The DTS Master audio offers up an exciting and immersive mix for this action packed film. When the action does kick in it surrounds the viewer and often the sub-woofer can kick the walls. Throughout the film dialogue is crisp and clear, even Stewart’s mumbly poor attempt at a British accent is intelligible making this release worthy of a solid score before all of the other sonic goodness.
The Packaging and Bonus Features
This version of the film is provided on two discs, a DVD and a blu-ray with an Ultra Violet digital copy available to download via a code provided on a flyer inside the case. This may be the way Sony forces people to give Ultra Violet a go. They are literally making it the only digital option packed in with the disc version of the film. The art on the cover and holo-foil slipcover is a bit basic but acceptable.
Snow White and the Huntsman is presented as an extended cut but the additional footage doesn’t add a lot other than a little more action to the film. There’s a bevy of very marketing heavy featurettes that do manage to offer a little history on how this film came to be. There are actor profiles for the main cast, visual and practical FX featurettes, and a group of panoramic shots of sets that you can slide through.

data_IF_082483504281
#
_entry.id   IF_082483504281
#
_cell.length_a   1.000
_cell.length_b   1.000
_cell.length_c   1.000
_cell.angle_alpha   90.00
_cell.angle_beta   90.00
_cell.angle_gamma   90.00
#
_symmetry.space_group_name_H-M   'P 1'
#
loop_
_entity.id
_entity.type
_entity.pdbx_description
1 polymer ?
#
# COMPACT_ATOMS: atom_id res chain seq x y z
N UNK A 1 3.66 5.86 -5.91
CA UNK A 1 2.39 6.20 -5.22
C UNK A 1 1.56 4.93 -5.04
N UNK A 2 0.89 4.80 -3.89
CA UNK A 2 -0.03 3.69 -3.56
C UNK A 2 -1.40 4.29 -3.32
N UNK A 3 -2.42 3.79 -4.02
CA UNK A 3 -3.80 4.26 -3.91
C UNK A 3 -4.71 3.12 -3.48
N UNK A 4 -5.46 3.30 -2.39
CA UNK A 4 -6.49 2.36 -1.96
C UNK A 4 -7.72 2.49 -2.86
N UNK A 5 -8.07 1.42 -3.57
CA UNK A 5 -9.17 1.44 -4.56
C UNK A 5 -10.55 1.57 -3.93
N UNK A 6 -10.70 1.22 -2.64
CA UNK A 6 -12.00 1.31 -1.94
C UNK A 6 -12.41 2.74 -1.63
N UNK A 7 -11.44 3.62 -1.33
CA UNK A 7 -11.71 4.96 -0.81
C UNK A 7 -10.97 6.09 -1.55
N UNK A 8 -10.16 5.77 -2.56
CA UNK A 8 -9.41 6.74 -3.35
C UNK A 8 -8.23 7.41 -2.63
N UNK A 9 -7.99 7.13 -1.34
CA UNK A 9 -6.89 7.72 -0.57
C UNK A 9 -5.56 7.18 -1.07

Universal literally threw the kitchen sink of interactive features at this release with U Control, pocketBLU, My Scenes, News Ticker, D-Box, and second screen. Most of these features offer some behind the scenes information and footage for your perusal as you watch the film. Many of these features are exclusive to blu-ray.
There’s a feature audio commentary with the director one of the editors and the visual FX supervisor. This commentary is as you might expect highly technical with more focus on the execution of the look of the film rather than the story. The information is great but it seems like there should have been another commentary that focused on the overall creative process and the reasons the story became what it is in the film.
While there’s nothing here innovative in the way of bonus features and often the featurettes feel a little too much like marketing videos there’s still a lot of information here for fans of the film.
The writers and the director tried to fashion a film with feminist underpinnings and craft a modern heroic version of the classic Brother’s Grimm character. The take on the story is a great one but the outcome of the film isn’t great, not even close. You might try to argue that this film wasn’t made for me, that it was made for a young female audience. While that may be the case I can tell, and hopefully so they can tell too, a bad movie when they see it.
Overall (Not an Average) 5/10
The Movie 3/10
The Video 8.5/10
The Audio 9/10
The Packaging and Bonus Features 8/10
Overall (Not an Average) 5/10